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Did you know ?

When we think about Guadeloupe, we cannot ignore the sugar cane.

Originally from Asia, it was introduced to all of the Caribbean islands in the 17th century, and it arrived in Guadeloupe in 1674 thanks to Christopher Colombus’ travels. The island’s perfect climate and conditions for its cultivation allowed it to keep up with the world during the industrial revolution. At first, it was cultivated by slaves in terrible conditions, and although it has survived until our century, it is today one of the major economic resources of the island.

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The Saints island

The Salako is THE traditional hat of the Saintes archipelago; a splendid group of islands in Guadeloupe.

It was often worn by the Saintois fisherman aboard their traditional fishing boats called ‘Saintoises’ !

Of a highly particular shape, it is very different to the hats worn in numerous other islands of Guadeloupe, in fact it has a slightly… Asian look to it !

The Salako first appeared in the Saints in the 19th Century. Two theories co-exist concerning its origins:
– It was introduced by the French Naval officers who came from Asia. What is certain is that the French Naval infantry officers based in Tonkin in 1873 wore the ‘Salacco’ hat of which the shape is similar to that of the ‘Salako’ of the Saints.
– The other theory is that the Annamites of Cochin China, condemned for a rebellion, were sent to Guadeloupe, then the Saints, where they served their punishment for five years. Some of them then settled in the Saints, maybe introducing this hat at that time.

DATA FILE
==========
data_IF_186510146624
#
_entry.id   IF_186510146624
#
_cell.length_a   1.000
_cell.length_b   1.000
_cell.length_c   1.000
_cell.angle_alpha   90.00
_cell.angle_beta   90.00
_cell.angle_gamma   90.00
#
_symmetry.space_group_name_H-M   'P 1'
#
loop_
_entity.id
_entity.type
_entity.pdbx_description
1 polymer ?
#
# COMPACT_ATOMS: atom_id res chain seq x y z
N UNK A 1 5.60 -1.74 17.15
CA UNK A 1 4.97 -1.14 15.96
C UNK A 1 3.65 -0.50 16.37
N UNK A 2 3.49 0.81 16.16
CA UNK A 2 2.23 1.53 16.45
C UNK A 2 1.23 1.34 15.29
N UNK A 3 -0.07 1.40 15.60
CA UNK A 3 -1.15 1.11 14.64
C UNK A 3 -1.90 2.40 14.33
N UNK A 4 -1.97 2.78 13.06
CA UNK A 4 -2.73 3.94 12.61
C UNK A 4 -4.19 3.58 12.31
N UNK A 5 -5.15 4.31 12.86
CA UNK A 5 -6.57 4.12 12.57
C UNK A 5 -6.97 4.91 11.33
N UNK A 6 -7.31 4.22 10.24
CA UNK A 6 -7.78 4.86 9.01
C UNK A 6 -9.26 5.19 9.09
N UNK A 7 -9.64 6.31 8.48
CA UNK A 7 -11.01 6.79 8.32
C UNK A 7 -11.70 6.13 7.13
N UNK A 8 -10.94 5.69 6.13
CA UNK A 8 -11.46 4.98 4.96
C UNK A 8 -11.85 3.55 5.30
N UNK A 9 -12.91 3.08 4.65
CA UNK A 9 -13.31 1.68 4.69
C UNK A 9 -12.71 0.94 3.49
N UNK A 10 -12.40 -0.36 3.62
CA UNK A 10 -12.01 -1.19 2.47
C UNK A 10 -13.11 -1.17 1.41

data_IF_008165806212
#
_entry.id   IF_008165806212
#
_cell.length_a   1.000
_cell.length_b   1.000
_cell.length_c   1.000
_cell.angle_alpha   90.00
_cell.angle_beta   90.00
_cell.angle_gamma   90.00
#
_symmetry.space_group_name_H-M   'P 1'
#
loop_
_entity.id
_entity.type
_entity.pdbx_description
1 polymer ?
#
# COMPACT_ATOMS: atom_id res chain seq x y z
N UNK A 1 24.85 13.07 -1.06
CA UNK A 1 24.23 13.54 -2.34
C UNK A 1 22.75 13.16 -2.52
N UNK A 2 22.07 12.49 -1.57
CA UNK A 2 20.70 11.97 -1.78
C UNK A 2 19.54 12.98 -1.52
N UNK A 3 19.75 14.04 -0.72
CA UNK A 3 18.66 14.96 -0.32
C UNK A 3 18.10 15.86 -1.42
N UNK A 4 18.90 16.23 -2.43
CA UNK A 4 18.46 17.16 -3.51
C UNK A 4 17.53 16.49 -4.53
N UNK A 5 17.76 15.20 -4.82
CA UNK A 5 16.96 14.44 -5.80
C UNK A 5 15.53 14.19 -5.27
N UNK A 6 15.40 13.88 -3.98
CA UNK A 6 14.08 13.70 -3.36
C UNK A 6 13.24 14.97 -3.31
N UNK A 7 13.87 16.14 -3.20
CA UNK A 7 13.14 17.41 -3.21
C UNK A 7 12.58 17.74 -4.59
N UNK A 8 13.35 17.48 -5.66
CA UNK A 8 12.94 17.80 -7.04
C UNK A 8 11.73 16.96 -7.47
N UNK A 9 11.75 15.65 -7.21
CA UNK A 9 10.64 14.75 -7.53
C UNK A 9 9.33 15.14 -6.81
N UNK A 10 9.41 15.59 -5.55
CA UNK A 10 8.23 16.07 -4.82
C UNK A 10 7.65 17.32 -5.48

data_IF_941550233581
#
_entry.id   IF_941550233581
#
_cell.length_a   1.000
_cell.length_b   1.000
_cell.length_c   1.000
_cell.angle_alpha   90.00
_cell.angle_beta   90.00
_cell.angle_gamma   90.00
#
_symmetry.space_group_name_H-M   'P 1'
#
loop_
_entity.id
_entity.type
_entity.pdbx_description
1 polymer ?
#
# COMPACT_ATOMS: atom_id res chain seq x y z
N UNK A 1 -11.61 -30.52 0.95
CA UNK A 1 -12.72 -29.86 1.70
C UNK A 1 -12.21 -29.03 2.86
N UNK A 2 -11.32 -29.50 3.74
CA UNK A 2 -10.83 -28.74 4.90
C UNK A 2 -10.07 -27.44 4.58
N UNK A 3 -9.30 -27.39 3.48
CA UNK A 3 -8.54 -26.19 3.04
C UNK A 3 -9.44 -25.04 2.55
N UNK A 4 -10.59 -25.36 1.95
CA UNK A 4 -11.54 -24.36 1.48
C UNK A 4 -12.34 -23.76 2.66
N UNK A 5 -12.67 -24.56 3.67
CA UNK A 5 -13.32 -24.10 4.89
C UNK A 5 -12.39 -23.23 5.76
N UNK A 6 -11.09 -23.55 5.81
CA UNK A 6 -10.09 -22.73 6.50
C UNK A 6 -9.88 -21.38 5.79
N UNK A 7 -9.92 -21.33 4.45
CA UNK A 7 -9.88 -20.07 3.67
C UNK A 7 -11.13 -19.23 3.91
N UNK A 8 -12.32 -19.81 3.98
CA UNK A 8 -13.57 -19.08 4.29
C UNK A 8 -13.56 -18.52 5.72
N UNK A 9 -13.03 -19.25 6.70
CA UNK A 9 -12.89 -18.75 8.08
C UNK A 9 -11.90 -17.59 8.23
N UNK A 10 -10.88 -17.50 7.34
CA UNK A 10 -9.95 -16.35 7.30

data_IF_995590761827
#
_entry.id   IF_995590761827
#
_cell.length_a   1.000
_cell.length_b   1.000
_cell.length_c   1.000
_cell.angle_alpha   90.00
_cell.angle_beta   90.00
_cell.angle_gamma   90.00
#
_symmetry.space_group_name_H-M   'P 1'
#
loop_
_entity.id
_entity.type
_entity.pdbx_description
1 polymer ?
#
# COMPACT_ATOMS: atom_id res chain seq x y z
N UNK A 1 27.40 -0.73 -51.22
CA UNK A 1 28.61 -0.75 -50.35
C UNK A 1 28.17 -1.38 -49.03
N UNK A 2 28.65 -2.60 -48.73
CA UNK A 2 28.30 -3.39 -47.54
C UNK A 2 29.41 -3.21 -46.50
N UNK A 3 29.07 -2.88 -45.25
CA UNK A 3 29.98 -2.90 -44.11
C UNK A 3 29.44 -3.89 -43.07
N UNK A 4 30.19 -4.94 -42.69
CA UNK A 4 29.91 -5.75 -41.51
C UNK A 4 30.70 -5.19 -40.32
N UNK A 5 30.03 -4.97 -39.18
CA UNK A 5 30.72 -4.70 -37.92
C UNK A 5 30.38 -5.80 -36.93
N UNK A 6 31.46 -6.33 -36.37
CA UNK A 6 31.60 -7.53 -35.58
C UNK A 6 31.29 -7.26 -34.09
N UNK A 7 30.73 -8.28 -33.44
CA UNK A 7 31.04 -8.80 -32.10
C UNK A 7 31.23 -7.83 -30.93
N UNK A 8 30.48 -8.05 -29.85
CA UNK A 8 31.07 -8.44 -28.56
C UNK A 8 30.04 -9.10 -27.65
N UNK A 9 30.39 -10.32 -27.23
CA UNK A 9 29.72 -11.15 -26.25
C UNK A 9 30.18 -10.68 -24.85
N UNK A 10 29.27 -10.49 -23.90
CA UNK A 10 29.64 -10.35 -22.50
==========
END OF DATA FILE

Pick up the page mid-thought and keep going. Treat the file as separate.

The Salako is still hand made by craftsmen on the Terre-de-Bas island in the Saints by the few remaining craftsmen who retain the skills necessary for its manufacture.

The major material used is bamboo. After being cut into fine strips, these are cut to a point and implanted into a light piece of wood for braiding. The crown of the head is worked in a way similar to that of the fish traps used by the island fishermen. To increase protection from the sun this is often covered by the fishermen with material (nowadays generally Madras).

So, wait no longer, come and visit the Saints archipelago on your next visit to Piton Bungalows !


The dog knife


It is THE legendary knife of the French West Indies, for over 100 years!

Relatively unknown in Europe, the ‘Couteau Chien’ (or Dog Knife) is extremely popular in the West Indies.

The ‘dog knife’ takes its name from the small animal engraved on the blade.

Cooks from long ago (‘antan lontan’ in Creole; in olden times…) completed most culinary preparations using a quality steel knife. At the top of the blade near the handle, the manufacturer’s symbol, a watchdog (‘chien’), was stamped into it.

It was originally created by Sabatier Frère et Fils but then acquired by France Exportation, an old cutlery maker dating back to 1793. Thiers Issard continued its manufacture until 1980 when France Exportation closed. Since then this brand has been owned by Thiers Issard and is still entirely made in Thiers by Thiers-Issard, in mainland France.

This legendary knife came into being in 1880 and is highly prized in the French West Indies where it is said that every family should have this knife.

The Dog Knife is the ‘wedding knife’. It is very important to offer this symbolic knife as a gift for a wedding as it is used a lot in the kitchen for cutting herbs or eating.

There is even a local sauce that takes its name from this knife, the ‘Sauce Chien’. The herbs used in this sauce (spring onions, garlic and parsley) are prepared using this type of knife.

It was generally made with a metal handle but this was changed for convenience to a more modern material.

The most popular model sold nowadays is that with a black nylon handle that can be cleaned in a dishwasher.

So, everyone to their knives, let’s do some cooking!